Even at the risk of being pelted with Dasani bottles, I admit to being a skeptic about recycling.  Oh, I do my part, depositing the junk mail in a basket and saving frozen pizza boxes, not the sticky take out kind, cheese and pepperoni being a no no in the recycle bin. But to be honest, my hearts not in it.  

I find it annoying to stack old cereal boxes and wine bottles on the dryer until I tote it all outside to the blue bin. One of the happiest days this year, let’s face it this has been bleak year, was putting an end to newspaper delivery.  No more straightening the flyers, refolding the sports page and trying to stuff a weeks worth of newsprint into a Trader Joe’s paper bag. 

 I understand the warm fuzzy feeling we get from filling up that blue bin with junk mail, cereal boxes, plastic water bottles and Pepsi cans. But a closer look at recycling might throw a damper on that fuzzy feeling.

Recycling is a myth. That’s the title of the article in the November’s Reader’s Digest. Who would doubt anything coming out of the feature section called That’s Outrageous.   Before you go all ballistic,  let’s see what the article says about recycling.

While plastic has its good points – it is both lightweight and durable, saving fuel in transport- the best thing about it is that it’s easily recycled.  Now, about that . . .

In fact, over the past four decades, less than 10 percent of all plastic in the US has been recycled.  We repurpose about 30 percent of used water, soda, shampoo and bleach bottles.  But that still leaves 70 percent piling up in dumps, or worse being tossed as litter.   

NPR, working with the PBS series Frontline, recently dug up reports sent to industry executives that called recycling plastic “costly . . difficult … infeasible”  And this was way back in the 1970’s and ’80’s “There was never an enthusiastic belief that recycling was ultimately going to work in any significant way”, Lew Freeman, former vice president of the industry’s lobbying group, told NPR and Frontline.

Though not much has changed since those reports were written, the plastics industry continues to shovel millions of dollars into promoting recycling via ads and education.  Why? Public relations, “If the public thinks the recycling is working, then they’re not going to be as concerned about the environment’, (and they will continue to purchase mega tons of stuff in small plastic containers) says Larry Thomas, another member of the lobbying group. 

What a shocking disregard for our environment and this demonstrates how easily we were convinced that using individual plastic containers was a great idea. After all, those water bottles are so  handy.   Here we thought we were doing our part as good citizens,  separating plastic from garbage and hauling those blue bins to the curb. We envisioned new things made out of our recycled water bottles.  Nope, not happening on the scale we assumed, folks.

In the past, China accepted our recyclables but in 2018 China said turn the boat around, we have our own pollution problems we don’t want yours.  As a result, the global recycling system has been crumbling, and plenty of cities in the US are now struggling to figure out what to do with their recycled goods. Some cities just toss the contents of  recycle bins in with the rest of the landfill stuff.  WHAT, after I separated all that crap!

A 2019 article stated, Tucson is still selling most of its plastic, glass and paper overseas — to Taiwan, Indonesia, India — but at a significantly reduced price. Stripped of its revenue-generating potential, the city’s  recycling program costs $300,000 per month and has a high environmental impact. Think about the huge trucks lumbering up and down the streets all day  picking up the recycle bins.  That’s why many cities have simply abandoned their recycling programs, it is costly and ineffective.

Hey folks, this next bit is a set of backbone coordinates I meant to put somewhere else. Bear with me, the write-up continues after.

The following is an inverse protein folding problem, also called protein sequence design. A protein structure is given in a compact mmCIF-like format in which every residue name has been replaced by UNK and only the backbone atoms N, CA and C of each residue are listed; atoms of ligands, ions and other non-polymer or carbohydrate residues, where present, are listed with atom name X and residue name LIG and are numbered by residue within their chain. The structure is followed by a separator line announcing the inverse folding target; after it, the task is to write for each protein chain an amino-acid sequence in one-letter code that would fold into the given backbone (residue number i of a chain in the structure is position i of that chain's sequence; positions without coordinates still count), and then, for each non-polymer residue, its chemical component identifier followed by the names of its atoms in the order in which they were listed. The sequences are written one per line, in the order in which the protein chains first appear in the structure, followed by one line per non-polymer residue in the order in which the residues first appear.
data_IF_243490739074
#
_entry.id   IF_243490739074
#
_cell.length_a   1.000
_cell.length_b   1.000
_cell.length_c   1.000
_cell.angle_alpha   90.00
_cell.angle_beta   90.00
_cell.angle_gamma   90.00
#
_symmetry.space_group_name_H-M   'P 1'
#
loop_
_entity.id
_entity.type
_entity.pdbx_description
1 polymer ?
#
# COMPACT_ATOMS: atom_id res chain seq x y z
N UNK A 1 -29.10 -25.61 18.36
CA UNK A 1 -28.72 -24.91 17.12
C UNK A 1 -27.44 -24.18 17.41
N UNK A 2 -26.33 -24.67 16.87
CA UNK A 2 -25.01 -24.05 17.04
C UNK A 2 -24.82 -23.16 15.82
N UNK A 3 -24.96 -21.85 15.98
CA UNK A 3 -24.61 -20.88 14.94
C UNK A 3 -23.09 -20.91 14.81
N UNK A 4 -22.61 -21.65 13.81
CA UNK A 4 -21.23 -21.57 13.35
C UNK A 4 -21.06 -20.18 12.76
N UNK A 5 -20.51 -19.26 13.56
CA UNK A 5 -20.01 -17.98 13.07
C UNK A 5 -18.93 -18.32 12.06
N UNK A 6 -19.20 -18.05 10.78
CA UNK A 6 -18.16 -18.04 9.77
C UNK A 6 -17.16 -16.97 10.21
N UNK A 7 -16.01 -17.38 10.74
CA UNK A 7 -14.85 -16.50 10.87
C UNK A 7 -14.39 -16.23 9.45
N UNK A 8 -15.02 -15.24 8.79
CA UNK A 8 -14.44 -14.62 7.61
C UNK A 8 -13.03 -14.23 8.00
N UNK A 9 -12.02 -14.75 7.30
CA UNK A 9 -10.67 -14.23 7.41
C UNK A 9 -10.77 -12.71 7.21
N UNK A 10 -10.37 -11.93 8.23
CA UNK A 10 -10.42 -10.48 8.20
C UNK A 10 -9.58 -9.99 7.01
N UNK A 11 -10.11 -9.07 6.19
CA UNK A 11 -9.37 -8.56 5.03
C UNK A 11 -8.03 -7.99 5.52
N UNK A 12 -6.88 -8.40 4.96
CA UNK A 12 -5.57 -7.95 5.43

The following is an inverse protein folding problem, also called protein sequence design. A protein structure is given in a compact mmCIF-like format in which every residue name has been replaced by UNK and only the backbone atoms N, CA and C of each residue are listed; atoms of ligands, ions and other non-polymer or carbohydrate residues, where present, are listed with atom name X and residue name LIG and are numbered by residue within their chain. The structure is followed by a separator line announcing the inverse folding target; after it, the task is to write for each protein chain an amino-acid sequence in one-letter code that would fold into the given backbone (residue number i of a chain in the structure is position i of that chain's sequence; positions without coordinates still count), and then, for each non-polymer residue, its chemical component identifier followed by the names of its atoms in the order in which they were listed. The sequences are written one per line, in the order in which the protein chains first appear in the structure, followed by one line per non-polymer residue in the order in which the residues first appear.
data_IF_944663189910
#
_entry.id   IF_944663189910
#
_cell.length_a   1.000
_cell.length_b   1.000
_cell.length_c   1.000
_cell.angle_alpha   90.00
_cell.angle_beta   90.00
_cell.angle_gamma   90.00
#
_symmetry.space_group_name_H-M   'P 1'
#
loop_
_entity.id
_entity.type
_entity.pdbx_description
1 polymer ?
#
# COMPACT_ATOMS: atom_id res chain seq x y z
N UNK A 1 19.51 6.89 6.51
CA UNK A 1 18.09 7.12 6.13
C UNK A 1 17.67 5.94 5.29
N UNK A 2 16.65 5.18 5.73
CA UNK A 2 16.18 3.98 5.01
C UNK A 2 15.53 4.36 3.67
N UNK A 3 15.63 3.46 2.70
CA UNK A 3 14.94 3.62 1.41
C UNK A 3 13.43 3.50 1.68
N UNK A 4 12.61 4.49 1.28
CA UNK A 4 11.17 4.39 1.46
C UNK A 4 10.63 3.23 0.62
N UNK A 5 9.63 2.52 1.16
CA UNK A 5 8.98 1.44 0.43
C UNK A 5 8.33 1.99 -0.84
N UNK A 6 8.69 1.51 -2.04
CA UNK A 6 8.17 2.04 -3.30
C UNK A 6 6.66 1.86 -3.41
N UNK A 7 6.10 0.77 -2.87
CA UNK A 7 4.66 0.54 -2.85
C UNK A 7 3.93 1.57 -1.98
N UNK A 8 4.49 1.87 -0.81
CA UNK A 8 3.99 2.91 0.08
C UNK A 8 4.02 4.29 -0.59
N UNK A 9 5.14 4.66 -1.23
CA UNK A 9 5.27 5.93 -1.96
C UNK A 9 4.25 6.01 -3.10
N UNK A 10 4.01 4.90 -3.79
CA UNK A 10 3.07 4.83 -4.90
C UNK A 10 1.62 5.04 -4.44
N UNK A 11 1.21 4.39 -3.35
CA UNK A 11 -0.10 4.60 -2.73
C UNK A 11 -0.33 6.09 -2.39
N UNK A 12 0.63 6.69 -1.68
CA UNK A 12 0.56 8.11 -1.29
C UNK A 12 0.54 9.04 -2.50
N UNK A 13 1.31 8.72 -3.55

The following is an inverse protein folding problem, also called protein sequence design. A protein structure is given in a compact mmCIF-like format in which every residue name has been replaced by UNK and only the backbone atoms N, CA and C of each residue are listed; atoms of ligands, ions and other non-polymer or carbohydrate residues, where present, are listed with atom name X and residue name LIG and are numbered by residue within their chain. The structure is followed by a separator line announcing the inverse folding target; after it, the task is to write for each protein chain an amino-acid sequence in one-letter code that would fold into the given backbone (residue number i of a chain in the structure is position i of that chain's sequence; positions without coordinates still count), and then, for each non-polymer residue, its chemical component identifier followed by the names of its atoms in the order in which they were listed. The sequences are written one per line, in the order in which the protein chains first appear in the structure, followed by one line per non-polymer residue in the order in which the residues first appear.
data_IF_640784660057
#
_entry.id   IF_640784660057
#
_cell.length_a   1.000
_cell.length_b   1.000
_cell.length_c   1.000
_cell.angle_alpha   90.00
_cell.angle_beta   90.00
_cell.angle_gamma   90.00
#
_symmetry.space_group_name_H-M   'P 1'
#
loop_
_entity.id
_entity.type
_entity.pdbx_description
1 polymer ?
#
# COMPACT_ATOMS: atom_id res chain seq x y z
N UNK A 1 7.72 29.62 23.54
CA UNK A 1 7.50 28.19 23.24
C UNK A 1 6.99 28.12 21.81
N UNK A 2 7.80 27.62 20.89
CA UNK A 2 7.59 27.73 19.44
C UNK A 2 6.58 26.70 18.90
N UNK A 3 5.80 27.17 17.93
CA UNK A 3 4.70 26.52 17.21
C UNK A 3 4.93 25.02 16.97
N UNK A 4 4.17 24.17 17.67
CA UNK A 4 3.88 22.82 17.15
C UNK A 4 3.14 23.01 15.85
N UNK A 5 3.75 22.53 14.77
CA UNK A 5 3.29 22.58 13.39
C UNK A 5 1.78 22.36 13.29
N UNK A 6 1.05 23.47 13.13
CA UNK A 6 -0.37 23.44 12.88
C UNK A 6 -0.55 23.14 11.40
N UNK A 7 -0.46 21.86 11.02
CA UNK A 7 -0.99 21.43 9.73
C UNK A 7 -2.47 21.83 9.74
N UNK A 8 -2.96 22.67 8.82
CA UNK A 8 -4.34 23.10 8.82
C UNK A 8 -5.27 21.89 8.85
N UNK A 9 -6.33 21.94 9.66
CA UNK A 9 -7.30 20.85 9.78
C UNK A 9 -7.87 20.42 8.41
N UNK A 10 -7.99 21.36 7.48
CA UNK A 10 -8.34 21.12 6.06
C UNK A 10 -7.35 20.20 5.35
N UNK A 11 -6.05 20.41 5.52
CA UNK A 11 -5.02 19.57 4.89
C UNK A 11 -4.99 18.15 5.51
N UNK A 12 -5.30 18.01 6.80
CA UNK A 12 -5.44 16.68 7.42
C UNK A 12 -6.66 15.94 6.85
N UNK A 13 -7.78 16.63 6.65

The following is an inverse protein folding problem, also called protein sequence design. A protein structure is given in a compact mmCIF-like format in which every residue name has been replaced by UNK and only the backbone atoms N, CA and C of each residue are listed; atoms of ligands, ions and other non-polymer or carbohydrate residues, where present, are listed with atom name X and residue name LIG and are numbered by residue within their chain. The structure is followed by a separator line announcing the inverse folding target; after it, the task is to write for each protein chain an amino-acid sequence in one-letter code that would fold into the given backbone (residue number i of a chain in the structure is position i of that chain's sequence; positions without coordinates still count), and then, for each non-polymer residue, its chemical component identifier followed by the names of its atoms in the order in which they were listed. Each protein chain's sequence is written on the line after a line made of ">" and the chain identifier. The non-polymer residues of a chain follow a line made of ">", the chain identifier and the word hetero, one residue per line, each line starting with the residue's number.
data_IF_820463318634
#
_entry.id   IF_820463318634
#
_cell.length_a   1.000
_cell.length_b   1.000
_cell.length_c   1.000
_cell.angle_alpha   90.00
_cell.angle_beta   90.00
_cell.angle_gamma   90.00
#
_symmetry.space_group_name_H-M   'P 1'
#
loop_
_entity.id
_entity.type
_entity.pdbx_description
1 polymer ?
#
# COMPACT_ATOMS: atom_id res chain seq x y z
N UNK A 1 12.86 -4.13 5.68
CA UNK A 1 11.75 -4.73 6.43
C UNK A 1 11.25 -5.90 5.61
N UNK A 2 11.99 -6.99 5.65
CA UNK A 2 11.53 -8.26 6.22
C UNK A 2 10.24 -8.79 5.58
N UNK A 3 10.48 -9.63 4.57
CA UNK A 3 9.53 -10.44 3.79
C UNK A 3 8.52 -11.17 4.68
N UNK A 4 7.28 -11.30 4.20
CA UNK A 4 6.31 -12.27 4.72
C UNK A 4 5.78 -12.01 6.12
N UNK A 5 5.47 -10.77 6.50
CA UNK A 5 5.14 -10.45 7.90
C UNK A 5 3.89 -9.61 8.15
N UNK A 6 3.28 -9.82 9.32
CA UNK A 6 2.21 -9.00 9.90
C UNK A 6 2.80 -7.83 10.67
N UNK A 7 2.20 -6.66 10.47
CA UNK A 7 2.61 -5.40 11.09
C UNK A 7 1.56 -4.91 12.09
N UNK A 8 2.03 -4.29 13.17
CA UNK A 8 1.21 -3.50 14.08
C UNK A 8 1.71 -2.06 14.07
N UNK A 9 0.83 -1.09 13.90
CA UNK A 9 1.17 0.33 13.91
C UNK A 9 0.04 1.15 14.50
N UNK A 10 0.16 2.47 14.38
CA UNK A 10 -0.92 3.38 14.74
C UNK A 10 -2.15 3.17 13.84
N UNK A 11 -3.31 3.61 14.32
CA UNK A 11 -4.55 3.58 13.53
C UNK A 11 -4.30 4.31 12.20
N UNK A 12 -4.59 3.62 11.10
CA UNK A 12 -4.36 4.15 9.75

On the other hand, this mornings paper (the electronic version, no newsprint for me)  had an interesting article about recycling glass. I feel good when I give the wine bottle a quick swish of water and pop it into the recycle bin, but I admit I’m not scrubbing out the applesauce jar.

 The Tucson City Council voted last week to remove glass from its curbside recycling program, marking the beginning of a community glass reuse plan. Starting Feb. 1, glass will no longer be accepted in residential and commercial blue bins, but will instead be collected at 22 drop-off sites around the city. 

Once collected from the new sites, glass will now be taken to the landfill where it will be processed through an industrial glass crusher, a machine capable of turning glass into dust in seconds. The “glass sand” will then be used locally to fill sandbags or as an aggregate for construction projects.

This seems worthwhile, although I’m still struggling with the thought of how much water it will take to clean up a salsa jar for recycling.  I’m willing to separate glass from the rest of the trash if it doesn’t take a couple of gallons of water to rinse the stuff.    As a desert rat, I’m worried more about wasting water, than recycling glass.

Some people might balk at having to make an extra trip to the glass drop off site, but maybe there is a community service opportunity here.  Organize your community to set glass out once a month and the neighborhood guy (you know the one with the pick up truck) can collect it and make a run to the local glass site.  HOA’s will love this.   If that doesn’t work I can see the truck guy setting up a business charging $3.00 a month to pick up your glass.  Might be a nice little side hustle.  

I only hope we are not to being duped about glass the way we were with plastic.  You know the old saying, fool me once shame on you, fool me twice, shame on me.



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